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The Personal Column: Jerry Cans and Bomber Jackets

When it comes to militarism, language matters, says Jeff Cloves

There are a couple of vehicles regularly parked down our street which always raise my eyebrows. Firstly, because they park with their kerbside wheels wholly on the pavement and I have to walk in the road because I can’t squeeze past, and secondly, because of their names.

The Land Rover model is a ‘Defender’ and the camper-van is a ‘Trident’. There are other less offensive Land Rover model names such as ‘Discovery’ and ‘Freelander’ and even the mysterious ‘Evoque’ but these two names make a point. It’s clear that the motoring marketing gurus see military names as having a selling cachet.

Even the pacific bicycle is not immune. I have a friend whose first bike was a Raleigh ladies’ model named ‘Blue Streak’ which had an image of this nuclear ballistic missile on its seat tube.

My guess is that if I trawled through current car and motorcycle catalogues, I’d find many more models with military-inspired names.

There’s a Ford ‘Crusader’ as I remember and in my teens there was a Norton motorbike named the ‘Dominator’ and in more recent times another named the ‘Commando Combat’. And so it goes. I’m sure eagle-eyed PN readers can find many more examples of military model-naming for selling in fields other than cars and motorbikes.

Sometimes I feel as though the most powerful political–social currents in our lives now are advertising and showbiz and it is instructive how many displaced – even disgraced – politicians quickly find themselves gloriously at home and gloriously well-paid in these worlds of endorsement and self- aggrandisement. Maybe it was always so?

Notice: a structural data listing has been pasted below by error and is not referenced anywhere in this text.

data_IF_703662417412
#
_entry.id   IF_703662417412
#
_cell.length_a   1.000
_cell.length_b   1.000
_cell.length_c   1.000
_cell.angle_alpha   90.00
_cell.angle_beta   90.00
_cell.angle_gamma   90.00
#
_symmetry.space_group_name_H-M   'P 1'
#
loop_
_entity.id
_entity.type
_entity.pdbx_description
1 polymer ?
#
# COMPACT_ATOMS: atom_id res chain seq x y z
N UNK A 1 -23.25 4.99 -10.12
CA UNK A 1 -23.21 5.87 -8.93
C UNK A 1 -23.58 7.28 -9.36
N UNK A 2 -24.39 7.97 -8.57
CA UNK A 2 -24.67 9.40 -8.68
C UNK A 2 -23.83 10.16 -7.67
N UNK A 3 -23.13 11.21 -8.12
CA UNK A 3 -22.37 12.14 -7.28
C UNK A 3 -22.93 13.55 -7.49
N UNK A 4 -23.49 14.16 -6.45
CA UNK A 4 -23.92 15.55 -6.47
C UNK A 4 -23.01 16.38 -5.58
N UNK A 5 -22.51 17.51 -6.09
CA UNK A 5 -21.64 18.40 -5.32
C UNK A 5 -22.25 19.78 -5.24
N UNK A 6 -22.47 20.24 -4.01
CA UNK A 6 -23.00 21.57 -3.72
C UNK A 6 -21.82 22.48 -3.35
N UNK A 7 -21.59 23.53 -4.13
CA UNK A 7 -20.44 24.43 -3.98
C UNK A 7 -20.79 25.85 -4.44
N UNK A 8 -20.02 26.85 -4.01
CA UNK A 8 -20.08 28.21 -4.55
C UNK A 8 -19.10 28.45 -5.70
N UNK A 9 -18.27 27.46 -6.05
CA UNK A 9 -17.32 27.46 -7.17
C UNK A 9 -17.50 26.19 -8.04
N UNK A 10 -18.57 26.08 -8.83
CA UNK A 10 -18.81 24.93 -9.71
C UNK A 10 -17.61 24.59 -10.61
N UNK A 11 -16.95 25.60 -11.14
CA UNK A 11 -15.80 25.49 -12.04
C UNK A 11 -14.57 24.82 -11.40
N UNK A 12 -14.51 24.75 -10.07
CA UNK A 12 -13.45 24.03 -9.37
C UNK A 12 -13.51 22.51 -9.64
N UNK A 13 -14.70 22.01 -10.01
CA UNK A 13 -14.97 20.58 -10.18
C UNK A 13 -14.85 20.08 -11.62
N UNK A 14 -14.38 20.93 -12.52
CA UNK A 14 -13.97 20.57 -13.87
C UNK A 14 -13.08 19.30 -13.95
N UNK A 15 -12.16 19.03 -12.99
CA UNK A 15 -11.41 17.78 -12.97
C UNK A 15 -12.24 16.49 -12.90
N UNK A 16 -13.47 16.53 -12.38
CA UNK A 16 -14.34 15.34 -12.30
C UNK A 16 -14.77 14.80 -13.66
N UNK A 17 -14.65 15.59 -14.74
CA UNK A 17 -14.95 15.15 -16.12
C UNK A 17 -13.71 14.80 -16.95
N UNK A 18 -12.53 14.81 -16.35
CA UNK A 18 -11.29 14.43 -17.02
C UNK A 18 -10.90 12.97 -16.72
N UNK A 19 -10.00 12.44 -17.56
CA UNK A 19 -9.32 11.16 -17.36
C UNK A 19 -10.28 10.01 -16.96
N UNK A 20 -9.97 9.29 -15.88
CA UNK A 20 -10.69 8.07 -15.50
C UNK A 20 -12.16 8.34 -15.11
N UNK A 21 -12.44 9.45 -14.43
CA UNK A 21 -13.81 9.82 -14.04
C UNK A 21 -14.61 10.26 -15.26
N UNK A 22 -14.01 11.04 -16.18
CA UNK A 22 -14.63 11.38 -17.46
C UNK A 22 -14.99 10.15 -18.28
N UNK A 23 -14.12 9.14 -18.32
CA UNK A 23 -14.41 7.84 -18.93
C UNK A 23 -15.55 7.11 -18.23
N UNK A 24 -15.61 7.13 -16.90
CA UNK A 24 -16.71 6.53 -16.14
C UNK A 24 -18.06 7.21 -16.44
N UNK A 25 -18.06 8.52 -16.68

When I was 21, I bought with some birthday money and my own savings, a tent, a sleeping bag, a pair of climbing boots and a rucksack.

These were collectively a commitment to outdoor life and to a degree of self-reliance and their names were a reflection of this.

My tent (I still have it), made by the firm Camptor is beautiful, practical, and lightweight. It was so innovative, the model was named an ‘Itisa’. It was claimed the name came about in answer to the oft-repeated question: ‘what is it?’ Answer: ‘it is a tent’.

My boots (which I still use) were made by Blacks of Greenock and have the delightful brand name ‘Good Companions’ and my sleeping bag was descriptively called the ‘Icelandic’ model. My canvas rucksack (still in use) was reputedly based on the famed and framed ‘Bergen’ rucksack similar to those used by Second World War paratroopers.

In fact in my teens they were often known as ‘paratroop rucksacks’. The company which made mine, however, eschewed the military connection and the maker’s name was simply ‘BB’. This stood, rather nationalistically, for ‘British Best’ but was certainly preferable.

Of course some items in common use have military names which can pass by virtually unnoticed. An example is the one-gallon petrol can which came from the German military and is now known as the un-military ‘jerry can’.

Still and yet, military terminology pervades the language of fashion too: the ‘trench coat’ from the First World War, American ‘bomber jackets’, RAF sheepskin ‘flying jackets’ and so on; even ‘Wellington boots’ and the balaclava (named after the town where they were first made – for soldiers during the Crimean war).

I see these as harmless uses of language compared with the aggressive naming of motor vehicles which we should complain about and resist. So many car promotions, on TV for example, have glossy vehicles passing – miraculously unharmed – through fire, flood and natural hazards so dramatically represented that they uncannily suggest recognisable war zones.

This not so-subtle militarisation – both in name and performance – of domestic vehicles is insidious because it normalises and sanitises its implications. And language does matter I believe, or I wouldn’t be writing in PN.

Topics: Culture